Confronting conclusions on humanitarian missions

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In three reviews, the Inter-Agency Standing Committee (IASC) presented disturbing conclusions of big humanitarian projects in Libya, the DRC and Ethiopia. Although most lessons are neither positive nor new, Evert van Bodegom (Kerk in Actie/ACT Alliance) also sees interesting opportunities. In this article he gives his respons to the five conclusions.

1. The need for more effective localization and stronger engagement with national and local NGOs

This is a topic that has been on the agenda at least since the Tsunami Evaluation in 2007. Many issues play a role: business interests of many international actors, prejudices from all – including the UN – and post-colonialism. Nevertheless: we can do a lot. The Core Humanitarian Standard (CHS) could be an unexpected ally for local NGOs; not only certification by international NGOs, but also certification by local NGOs. Local partners that go through CHS certification, are very close to qualifying for back-donor funding. Better funding opportunities empower local NGOs.

HQAI, the auditing agency for CHS, noted after auditing an ACT alliance INGO-member, that approximately 80% of the ECHO questions in the ECHO audit could be answered with information collected during the CHS recertification audit. By extending the audit by only 20%, all ECHO questions were covered. So local partners that go through CHS certification, are very close to qualifying for back-donor funding. ACT Alliance hopes to launch a pilot project next year to promote CHS to local members.   

A major step to take is the full engagement and respect of local actors in decision-making that affects them and their countries. This still leaves much to be desired, the report shows. Developing the capacity of local partners leads to more access to funding; it enhances their ability to engage with “the sector”; and it could allow them to better highlight their issues in decision-making. All three Humanitarian Country Teams (HCT) reviewed, have committed in their planning to include local actors more effectively and support to develop their capacity.

2. A clear gap on accountability to affected populations and the prevention of sexual exploitation and abuse

Despite being major concerns in the sector, these are still major gaps in the response in the three countries. In the field of sexual abuse and exploitation it is essential that field actors are supported in getting protection against it up and running. This might take a somewhat longer engagement with field actors. Accountability in general and protection against sexual abuse and exploitation in particular demand change of systems and of culture.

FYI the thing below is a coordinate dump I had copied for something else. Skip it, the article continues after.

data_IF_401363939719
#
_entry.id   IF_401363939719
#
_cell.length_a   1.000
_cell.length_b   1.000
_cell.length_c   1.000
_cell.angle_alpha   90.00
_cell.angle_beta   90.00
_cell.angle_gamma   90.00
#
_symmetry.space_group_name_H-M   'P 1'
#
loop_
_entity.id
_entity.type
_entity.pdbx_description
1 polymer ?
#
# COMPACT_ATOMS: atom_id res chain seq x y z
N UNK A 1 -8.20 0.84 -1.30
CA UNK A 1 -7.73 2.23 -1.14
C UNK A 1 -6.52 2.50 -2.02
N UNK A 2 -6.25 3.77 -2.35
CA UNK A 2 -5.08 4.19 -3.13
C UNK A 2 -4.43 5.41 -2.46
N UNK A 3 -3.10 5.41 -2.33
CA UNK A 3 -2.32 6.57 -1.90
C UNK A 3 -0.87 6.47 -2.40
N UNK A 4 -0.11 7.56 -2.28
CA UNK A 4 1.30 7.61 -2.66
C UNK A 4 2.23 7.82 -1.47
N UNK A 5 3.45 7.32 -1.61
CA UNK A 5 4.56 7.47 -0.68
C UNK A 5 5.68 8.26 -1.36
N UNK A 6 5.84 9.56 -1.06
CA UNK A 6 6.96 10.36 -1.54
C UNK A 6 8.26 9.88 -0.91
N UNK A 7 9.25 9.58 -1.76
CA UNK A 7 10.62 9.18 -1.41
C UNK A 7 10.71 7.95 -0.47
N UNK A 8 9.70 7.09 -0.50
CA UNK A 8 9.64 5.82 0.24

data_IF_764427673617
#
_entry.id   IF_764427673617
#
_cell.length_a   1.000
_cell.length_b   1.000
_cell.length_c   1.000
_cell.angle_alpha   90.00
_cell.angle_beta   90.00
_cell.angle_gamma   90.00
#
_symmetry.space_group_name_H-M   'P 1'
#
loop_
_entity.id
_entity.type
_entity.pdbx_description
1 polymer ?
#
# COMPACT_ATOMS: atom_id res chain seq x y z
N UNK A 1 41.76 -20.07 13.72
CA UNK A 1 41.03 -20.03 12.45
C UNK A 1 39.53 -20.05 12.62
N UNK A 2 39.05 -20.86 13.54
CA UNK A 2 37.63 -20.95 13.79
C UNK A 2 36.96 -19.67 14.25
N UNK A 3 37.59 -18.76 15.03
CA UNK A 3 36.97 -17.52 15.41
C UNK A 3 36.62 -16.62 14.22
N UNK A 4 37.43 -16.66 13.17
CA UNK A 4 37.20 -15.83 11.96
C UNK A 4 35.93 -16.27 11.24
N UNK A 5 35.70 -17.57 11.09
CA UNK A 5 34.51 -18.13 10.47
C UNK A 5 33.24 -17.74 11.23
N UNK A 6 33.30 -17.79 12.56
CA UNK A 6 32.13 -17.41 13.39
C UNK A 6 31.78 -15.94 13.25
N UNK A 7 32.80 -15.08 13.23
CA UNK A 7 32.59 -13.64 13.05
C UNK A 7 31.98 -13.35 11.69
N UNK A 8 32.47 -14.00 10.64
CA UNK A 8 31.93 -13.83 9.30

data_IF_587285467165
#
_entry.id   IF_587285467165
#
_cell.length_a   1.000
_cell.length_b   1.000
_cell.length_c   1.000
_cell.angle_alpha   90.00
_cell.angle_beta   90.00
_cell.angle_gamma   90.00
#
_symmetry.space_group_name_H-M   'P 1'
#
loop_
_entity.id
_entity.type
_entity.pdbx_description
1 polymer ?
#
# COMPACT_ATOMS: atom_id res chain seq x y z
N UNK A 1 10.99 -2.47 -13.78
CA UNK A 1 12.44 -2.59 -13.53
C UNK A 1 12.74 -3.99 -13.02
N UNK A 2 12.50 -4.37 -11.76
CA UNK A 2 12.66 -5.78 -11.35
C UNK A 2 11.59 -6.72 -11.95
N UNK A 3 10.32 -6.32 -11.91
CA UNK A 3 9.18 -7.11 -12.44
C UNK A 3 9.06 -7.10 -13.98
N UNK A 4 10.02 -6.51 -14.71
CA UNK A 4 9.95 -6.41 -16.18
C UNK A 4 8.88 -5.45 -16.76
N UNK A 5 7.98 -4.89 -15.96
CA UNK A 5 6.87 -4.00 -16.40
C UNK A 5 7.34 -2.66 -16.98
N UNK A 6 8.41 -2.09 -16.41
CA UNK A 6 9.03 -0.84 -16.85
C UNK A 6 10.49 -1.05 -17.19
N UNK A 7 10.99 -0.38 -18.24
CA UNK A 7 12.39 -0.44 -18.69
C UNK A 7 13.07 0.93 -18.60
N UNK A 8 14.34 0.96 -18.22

3. Inadequate or out-dated coordination structures, and a disconnect between the leadership and operations in the field

However rightful this criticism is: coordination has improved very much in 30 years. And yet it is still far from perfect. From a local perspective there is the risk of over-coordination with many clusters and meetings. So as a first step might be to look how to connect with umbrellas of local actors, inclusive of Faith-Based Actors and include these in the HCT.

4. The need for enhanced security management and duty of care for staff

The issue of security management and duty of care came out strongly in all researched cases. HCT actions in response to this challenge include – the report states – concrete steps to improve security management, such as increasing civil-military capacity, prioritizing medevac and increasing flights (in Ethiopia); harmonizing security coordination for humanitarians (in the DRC); or working with the UN Department of Safety and Security (DSS) to enable the operational shift back to the field (in Libya).

Of course, in the cross-cutting field with localisation there is the issue of security of local partners and employees. Capacity development is again something that needs to feature. We have some experience of capacity development of local partners in security management that looks promising and we also learn from their security management.

5. The lack of a common HCT narrative on the humanitarian situation

In all three countries, and particularly in Ethiopia, the missions found that a key shortfall was the absence of a common HCT narrative on the humanitarian situation. The reviewers point at the lack of a common stance by the HCT on the humanitarian situation, advocacy priorities, and actions to be taken – and in some cases, stark differences of opinion within the HCT on these issues. This leaves the response vulnerable to being criticized, undermined, and questioned by various parties. Alertness is needed on our side and in others. I think overall the most important factor is: a proper connection with the local civil society, including Faith Based Actors.

A situation where this lack of a common narrative and proper action also featured highly was Sri Lanka some 12 years ago when tens of thousands of Tamils were slaughtered. The humanitarian sector had not performed well in the field of protection. Later the UN was brave enough to come forward with a self-analysis. We need to monitor that these apologies will not be necessary in the future.

Whilst I am writing this, it strikes me that we still need to make improvements on issues that have been on top of the humanitarian agenda for many years. Many steps op development start with trusting capacities of local partners and collaborating on capacity building and the involvement of local partners in decision-making and coordination.

To improve, our sector urgently needs to undertake some bold actions, in different contexts, cultures and projects.

Further readings